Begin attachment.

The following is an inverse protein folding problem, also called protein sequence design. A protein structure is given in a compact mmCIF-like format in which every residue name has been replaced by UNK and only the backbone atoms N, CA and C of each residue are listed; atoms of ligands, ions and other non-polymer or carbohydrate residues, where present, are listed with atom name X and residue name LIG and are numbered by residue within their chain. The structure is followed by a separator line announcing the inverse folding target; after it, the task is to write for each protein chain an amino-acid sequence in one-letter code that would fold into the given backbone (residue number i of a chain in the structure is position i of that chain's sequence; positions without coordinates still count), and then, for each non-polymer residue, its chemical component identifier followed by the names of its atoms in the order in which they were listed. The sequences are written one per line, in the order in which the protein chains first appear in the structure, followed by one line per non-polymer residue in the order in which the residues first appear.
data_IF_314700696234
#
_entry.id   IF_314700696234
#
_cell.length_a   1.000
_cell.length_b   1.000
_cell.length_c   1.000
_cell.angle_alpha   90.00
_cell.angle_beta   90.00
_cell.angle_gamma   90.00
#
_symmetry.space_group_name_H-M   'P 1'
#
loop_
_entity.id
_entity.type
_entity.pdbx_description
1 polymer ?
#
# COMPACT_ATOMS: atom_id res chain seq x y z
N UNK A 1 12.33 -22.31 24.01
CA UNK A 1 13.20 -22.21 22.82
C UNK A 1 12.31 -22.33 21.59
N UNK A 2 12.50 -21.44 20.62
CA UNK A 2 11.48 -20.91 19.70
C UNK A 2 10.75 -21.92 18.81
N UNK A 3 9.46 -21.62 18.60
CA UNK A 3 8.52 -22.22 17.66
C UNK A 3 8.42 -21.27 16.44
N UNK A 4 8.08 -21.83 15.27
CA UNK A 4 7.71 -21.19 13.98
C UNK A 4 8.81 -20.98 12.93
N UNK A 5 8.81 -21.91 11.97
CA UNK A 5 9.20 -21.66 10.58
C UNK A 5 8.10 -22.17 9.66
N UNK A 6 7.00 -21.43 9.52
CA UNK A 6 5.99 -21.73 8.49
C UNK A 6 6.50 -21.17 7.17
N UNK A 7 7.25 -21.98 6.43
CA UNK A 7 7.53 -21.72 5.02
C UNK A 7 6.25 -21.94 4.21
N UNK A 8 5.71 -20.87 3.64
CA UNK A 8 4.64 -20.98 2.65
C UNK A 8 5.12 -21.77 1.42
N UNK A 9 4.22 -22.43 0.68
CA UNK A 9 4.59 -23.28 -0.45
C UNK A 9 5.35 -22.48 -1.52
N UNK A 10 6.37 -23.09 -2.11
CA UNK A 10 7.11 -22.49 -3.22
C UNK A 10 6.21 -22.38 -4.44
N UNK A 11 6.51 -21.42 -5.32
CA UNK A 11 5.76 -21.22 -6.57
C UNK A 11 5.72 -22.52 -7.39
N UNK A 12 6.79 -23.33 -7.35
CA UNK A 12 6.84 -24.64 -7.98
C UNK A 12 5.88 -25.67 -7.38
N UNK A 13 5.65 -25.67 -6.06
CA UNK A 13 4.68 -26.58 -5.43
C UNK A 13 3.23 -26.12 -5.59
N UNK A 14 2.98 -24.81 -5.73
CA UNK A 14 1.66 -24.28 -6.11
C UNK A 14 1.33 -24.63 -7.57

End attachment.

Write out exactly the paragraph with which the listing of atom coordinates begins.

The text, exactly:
The following is an inverse protein folding problem, also called protein sequence design. A protein structure is given in a compact mmCIF-like format in which every residue name has been replaced by UNK and only the backbone atoms N, CA and C of each residue are listed; atoms of ligands, ions and other non-polymer or carbohydrate residues, where present, are listed with atom name X and residue name LIG and are numbered by residue within their chain. The structure is followed by a separator line announcing the inverse folding target; after it, the task is to write for each protein chain an amino-acid sequence in one-letter code that would fold into the given backbone (residue number i of a chain in the structure is position i of that chain's sequence; positions without coordinates still count), and then, for each non-polymer residue, its chemical component identifier followed by the names of its atoms in the order in which they were listed. The sequences are written one per line, in the order in which the protein chains first appear in the structure, followed by one line per non-polymer residue in the order in which the residues first appear.